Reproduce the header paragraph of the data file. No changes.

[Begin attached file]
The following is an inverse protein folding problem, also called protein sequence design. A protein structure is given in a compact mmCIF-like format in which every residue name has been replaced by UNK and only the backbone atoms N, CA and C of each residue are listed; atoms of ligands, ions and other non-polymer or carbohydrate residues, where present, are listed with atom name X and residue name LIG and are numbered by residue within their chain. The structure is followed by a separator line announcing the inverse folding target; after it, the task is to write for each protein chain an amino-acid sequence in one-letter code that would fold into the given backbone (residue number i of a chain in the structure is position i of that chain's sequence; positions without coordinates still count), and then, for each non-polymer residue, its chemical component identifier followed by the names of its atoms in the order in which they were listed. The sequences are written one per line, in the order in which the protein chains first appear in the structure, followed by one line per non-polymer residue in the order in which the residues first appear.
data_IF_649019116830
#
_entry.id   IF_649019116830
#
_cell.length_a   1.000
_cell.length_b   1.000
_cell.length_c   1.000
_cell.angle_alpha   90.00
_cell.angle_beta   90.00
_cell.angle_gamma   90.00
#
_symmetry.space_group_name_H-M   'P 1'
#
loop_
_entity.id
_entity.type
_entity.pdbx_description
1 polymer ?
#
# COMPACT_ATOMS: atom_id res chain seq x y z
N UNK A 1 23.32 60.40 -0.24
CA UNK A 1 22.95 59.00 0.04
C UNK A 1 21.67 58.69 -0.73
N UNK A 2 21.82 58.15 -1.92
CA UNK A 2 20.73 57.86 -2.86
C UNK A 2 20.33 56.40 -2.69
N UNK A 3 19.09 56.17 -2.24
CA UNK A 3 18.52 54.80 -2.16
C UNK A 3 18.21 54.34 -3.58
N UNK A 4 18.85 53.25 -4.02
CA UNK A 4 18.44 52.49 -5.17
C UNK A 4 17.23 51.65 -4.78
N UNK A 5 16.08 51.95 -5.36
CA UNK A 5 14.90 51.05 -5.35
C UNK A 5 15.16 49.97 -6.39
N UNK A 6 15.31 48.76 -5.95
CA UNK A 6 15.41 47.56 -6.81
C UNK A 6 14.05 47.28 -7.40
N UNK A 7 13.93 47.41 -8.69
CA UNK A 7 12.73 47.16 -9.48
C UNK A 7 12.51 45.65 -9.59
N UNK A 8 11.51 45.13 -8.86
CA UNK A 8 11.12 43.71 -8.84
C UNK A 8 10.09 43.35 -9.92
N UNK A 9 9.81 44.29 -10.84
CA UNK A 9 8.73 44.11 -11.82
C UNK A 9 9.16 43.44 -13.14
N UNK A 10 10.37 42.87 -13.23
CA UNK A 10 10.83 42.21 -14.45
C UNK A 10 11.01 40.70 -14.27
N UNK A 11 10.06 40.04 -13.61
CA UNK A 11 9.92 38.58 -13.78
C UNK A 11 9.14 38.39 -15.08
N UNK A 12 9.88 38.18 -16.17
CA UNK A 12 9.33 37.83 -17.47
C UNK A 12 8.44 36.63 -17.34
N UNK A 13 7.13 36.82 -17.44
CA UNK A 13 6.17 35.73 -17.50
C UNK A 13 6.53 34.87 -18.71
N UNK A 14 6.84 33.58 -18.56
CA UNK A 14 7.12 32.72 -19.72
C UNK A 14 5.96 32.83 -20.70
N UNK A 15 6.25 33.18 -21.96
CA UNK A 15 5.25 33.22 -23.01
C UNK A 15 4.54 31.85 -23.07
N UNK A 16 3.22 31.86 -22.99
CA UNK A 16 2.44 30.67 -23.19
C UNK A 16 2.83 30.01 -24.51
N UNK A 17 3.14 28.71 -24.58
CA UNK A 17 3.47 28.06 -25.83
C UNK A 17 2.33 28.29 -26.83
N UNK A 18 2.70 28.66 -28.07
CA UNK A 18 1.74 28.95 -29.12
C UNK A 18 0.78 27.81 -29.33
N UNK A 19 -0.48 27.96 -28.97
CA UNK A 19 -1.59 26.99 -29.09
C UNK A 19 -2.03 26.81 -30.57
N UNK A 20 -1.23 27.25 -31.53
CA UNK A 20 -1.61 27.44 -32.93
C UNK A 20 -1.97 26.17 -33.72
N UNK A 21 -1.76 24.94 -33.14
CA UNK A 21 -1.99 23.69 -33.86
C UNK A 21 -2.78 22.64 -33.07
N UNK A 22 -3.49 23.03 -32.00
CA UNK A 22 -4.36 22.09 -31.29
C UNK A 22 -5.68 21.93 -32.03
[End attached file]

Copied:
The following is an inverse protein folding problem, also called protein sequence design. A protein structure is given in a compact mmCIF-like format in which every residue name has been replaced by UNK and only the backbone atoms N, CA and C of each residue are listed; atoms of ligands, ions and other non-polymer or carbohydrate residues, where present, are listed with atom name X and residue name LIG and are numbered by residue within their chain. The structure is followed by a separator line announcing the inverse folding target; after it, the task is to write for each protein chain an amino-acid sequence in one-letter code that would fold into the given backbone (residue number i of a chain in the structure is position i of that chain's sequence; positions without coordinates still count), and then, for each non-polymer residue, its chemical component identifier followed by the names of its atoms in the order in which they were listed. The sequences are written one per line, in the order in which the protein chains first appear in the structure, followed by one line per non-polymer residue in the order in which the residues first appear.